Firefighters commonly respond to all types of structure fires and the single-family residence is the most common. However, firefighters must realize that those residences with basements or with covered windows are killing them at a disproportionate rate whenever fast and aggressive interior attacks are used. Firefighter fatalities have also occurred even when the firefighters knew that the basement was involved. It will continue until firefighters routinely use tactics that avoid the danger associated with these extremely dangerous structure fires, which deceptively appear like a typical bread-and-butter structure built on a concrete slab foundation.
The Wind Factor
One sign of danger that has recently come into greater focus, and which active firefighters should be keenly aware of, is the possibility of encountering extremely dangerous wind-driven structure fires. According to the National Institute of Science and Technology (NIST), under certain conditions, a wind speed as low as 10 mph will cause extreme fire conditions on the interior of a structure fire, regardless if the structure is a high-rise apartment building or a one- or two-story single or multi-family residence. A 360 in the case of a single-family residence may reveal fire showing on the Charlie side, venting out one or more windows. When sizing up the rear of the home, and as noted by NIST, it may also be possible that the force of the wind pressurizing the Charlie side may be keeping much of the fire in the interior of the structure or that the behavior of the fire itself may be characterized as having a pulsing appearance as it attempts to vent outward against the pressurizing wind. Every firefighter must understand that what they are observing in this type of situation are signs of a wind-driven fire condition, which can become extremely dangerous should firefighters create a vent point on the Alpha side and enter the structure. This is done by innocently opening the front door. Opening the front door will cause the wind-driven fire to rapidly spread with blowtorch characteristics to the vent point, which may lead to fatalities of firefighters and civilians. To prevent engulfing exposure during wind-driven fires, fire-resistive fire curtains can be used to cover and seal windows at the inlets, thereby allowing firefighters the chance to safely enter and attack structure fires from the Alpha side.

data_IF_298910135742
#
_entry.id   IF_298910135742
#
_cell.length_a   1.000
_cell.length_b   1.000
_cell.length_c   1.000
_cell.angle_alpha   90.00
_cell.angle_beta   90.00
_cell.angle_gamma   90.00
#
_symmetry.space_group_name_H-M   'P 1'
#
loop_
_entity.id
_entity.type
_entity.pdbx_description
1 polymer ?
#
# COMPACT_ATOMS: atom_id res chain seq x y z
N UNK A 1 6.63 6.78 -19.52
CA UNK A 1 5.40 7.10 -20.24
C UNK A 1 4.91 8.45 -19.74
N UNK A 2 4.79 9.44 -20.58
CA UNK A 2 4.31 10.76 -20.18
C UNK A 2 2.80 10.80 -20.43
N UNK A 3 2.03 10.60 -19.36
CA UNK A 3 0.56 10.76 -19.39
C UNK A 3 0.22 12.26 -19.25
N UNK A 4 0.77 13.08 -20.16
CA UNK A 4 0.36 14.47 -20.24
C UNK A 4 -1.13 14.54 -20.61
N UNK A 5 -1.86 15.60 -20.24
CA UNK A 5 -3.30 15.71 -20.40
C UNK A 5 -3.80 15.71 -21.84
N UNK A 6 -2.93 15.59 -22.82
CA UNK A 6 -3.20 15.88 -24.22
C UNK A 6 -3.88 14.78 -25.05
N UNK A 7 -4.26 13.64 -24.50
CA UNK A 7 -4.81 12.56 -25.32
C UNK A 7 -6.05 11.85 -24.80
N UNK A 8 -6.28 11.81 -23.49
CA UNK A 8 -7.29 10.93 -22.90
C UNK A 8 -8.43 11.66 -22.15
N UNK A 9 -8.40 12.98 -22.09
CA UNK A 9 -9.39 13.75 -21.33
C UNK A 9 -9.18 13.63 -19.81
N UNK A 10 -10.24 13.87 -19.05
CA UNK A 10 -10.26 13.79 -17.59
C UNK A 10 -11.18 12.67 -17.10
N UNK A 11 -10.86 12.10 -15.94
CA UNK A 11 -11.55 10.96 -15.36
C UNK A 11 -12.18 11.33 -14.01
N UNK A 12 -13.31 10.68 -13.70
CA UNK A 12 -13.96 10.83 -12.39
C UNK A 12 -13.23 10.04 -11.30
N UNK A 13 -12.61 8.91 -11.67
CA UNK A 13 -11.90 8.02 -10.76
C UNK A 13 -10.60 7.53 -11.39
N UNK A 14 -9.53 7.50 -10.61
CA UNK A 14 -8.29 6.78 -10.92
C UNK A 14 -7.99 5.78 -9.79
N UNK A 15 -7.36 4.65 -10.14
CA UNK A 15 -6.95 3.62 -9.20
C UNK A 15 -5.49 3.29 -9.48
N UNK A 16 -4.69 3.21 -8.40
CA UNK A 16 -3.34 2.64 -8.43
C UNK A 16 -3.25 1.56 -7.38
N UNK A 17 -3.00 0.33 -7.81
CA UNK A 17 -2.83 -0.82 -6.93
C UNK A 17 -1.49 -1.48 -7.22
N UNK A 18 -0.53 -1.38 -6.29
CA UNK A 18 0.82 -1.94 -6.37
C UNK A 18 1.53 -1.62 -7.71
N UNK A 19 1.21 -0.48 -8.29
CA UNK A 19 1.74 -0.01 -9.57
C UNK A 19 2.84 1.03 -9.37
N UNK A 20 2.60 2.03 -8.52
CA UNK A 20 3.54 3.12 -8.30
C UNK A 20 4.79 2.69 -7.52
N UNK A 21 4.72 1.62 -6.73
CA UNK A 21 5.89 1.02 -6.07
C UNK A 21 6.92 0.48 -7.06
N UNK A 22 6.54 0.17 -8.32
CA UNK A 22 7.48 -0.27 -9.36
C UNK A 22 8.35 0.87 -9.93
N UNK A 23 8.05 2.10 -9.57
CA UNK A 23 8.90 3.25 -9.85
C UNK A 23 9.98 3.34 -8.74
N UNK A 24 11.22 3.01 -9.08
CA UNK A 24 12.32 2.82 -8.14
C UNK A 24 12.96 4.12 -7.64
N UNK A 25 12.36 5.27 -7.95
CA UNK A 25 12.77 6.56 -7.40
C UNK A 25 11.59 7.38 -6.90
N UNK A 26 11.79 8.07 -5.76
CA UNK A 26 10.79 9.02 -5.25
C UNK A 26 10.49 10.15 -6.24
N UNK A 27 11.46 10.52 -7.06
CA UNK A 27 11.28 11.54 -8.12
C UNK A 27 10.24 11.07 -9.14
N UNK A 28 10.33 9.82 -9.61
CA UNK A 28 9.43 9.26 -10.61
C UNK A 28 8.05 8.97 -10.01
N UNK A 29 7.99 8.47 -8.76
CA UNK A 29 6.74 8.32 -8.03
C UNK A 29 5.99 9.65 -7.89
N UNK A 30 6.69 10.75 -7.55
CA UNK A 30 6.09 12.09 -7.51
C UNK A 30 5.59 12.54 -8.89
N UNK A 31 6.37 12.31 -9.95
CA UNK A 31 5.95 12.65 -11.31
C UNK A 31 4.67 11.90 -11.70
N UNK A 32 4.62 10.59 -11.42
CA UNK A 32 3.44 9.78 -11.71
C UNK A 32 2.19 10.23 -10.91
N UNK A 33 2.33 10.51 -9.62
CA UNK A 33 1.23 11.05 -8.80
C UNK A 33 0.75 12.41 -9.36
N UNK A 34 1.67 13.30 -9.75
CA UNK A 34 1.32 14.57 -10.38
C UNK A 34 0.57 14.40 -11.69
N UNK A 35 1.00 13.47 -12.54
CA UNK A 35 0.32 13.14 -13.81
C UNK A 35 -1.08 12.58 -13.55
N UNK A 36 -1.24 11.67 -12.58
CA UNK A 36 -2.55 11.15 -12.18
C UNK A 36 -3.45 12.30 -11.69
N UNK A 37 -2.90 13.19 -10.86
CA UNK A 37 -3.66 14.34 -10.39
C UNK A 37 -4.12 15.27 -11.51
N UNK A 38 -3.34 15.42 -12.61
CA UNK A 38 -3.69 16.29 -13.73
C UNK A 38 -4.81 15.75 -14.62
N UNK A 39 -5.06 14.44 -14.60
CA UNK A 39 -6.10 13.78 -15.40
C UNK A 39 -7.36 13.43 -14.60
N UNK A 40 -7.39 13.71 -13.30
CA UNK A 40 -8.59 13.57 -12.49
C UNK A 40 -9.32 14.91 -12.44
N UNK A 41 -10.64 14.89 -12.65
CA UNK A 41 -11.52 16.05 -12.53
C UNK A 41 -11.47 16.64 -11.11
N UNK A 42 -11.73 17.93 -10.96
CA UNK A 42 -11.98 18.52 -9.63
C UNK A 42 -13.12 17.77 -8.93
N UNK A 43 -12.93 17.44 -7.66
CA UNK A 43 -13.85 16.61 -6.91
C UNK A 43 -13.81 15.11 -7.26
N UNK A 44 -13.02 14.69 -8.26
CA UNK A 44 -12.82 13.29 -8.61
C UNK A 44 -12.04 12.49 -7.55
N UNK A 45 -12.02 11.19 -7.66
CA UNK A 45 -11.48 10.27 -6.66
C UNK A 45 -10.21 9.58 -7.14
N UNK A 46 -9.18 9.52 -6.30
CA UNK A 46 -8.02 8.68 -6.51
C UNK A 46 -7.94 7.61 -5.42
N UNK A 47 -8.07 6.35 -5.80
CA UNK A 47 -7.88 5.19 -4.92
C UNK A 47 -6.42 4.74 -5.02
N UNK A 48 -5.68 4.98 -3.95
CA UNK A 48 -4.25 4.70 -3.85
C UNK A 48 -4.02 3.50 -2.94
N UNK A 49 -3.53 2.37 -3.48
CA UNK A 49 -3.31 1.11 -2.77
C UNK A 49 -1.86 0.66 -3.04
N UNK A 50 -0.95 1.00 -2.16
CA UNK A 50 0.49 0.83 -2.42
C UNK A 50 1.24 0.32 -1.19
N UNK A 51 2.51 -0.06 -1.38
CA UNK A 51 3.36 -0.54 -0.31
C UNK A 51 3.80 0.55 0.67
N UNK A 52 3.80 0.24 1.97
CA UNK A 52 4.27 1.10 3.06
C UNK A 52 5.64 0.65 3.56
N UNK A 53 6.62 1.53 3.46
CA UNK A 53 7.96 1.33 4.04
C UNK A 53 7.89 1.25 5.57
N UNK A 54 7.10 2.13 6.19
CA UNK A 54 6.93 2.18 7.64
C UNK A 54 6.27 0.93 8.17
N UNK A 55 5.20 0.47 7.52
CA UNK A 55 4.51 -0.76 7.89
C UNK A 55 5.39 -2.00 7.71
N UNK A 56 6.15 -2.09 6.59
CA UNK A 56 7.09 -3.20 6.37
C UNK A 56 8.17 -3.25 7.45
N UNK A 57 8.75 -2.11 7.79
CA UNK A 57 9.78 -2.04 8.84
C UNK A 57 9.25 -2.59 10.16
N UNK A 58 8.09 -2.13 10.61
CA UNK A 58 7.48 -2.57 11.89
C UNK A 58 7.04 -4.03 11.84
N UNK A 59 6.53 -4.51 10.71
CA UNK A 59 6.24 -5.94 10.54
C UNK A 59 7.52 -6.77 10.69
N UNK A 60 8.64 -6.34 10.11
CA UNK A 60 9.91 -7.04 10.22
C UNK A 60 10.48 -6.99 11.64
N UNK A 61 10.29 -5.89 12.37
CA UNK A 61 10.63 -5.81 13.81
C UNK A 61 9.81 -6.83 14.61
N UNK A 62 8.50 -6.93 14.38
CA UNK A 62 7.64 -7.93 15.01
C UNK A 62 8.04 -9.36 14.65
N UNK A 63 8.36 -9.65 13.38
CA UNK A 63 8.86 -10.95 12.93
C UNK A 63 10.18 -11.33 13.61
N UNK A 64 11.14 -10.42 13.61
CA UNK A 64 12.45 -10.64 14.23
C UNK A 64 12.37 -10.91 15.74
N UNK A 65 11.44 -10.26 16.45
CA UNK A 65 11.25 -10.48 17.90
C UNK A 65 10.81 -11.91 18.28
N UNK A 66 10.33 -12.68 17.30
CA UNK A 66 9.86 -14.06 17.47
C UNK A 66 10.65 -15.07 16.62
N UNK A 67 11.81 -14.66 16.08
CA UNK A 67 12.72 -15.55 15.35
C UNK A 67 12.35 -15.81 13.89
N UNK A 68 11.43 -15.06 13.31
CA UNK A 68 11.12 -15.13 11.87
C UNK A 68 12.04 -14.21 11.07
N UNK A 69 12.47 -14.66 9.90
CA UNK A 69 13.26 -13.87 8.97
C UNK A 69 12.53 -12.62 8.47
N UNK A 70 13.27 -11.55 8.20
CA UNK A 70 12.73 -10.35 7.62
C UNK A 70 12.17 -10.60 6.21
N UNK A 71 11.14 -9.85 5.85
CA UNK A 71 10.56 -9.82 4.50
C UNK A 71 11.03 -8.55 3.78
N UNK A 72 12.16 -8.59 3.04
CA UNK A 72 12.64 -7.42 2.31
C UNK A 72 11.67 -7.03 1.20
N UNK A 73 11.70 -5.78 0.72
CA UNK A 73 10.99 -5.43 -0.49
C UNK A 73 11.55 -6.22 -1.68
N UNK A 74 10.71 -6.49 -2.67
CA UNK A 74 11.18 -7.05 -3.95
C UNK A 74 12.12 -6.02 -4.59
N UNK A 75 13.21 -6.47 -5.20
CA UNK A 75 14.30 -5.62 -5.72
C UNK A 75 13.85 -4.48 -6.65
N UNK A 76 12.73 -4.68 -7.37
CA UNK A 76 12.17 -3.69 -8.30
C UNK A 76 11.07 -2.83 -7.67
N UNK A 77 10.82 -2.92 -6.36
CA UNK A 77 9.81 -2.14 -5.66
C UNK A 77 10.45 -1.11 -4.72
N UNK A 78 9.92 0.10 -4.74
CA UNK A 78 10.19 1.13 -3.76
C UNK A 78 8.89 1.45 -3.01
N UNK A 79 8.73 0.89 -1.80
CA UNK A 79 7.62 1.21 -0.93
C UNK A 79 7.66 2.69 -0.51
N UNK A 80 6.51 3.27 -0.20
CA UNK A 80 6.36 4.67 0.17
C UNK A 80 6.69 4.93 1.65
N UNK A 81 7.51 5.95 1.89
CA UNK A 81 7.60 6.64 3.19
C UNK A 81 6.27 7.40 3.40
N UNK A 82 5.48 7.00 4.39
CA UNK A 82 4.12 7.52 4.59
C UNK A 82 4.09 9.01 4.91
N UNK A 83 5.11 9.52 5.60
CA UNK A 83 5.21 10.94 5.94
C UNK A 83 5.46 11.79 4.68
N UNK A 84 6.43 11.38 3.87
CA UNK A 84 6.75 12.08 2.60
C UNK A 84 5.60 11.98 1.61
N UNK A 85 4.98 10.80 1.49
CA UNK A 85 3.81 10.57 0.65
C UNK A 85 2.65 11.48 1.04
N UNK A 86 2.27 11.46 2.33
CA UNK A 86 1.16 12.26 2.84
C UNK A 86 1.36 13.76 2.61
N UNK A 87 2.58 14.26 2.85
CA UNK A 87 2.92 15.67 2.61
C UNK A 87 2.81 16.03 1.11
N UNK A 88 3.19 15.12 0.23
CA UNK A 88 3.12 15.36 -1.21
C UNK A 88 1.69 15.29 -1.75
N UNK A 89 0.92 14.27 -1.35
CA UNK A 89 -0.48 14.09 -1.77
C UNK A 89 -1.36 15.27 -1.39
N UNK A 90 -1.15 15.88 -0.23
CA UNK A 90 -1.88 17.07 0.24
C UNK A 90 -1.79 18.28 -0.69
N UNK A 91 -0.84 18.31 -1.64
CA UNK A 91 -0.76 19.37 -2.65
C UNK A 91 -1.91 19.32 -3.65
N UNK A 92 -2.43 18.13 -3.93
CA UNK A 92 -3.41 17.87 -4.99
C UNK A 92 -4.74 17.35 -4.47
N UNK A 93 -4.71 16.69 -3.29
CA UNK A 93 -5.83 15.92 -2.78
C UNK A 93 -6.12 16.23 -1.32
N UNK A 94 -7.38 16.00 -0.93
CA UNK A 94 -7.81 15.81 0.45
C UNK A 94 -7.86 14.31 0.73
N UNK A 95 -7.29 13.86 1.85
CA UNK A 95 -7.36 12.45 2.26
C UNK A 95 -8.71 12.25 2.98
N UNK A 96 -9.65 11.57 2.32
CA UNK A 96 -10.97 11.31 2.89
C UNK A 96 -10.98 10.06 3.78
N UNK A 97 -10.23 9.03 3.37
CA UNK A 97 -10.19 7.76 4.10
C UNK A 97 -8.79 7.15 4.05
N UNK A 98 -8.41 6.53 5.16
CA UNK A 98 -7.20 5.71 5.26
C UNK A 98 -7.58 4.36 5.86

However, the use of a flexible approach when considering the use of fire curtains may provide the best outcomes and therefore sound officer judgment must always be exercised. For example, in certain cases too many windows may be venting on the pressurized side of a residence and the necessary number of curtains may not be available to effectively seal all windows. The use of water from handlines would then be the officer's first choice. In other cases, it may be beneficial to use a combination attack with water and the use of fire curtains. Fires in attic spaces, or those that may produce high radiant heat from the venting of an entire side of a structure, may preclude the use of a curtain without injury to firefighters. In these scenarios, while ensuring that no ventilation takes place on any side of the structure and that the front door vent point it is kept closed, use of multiple attack lines to quickly knock down the main body of fire on the venting side would be the first arriving officer's initial course of action.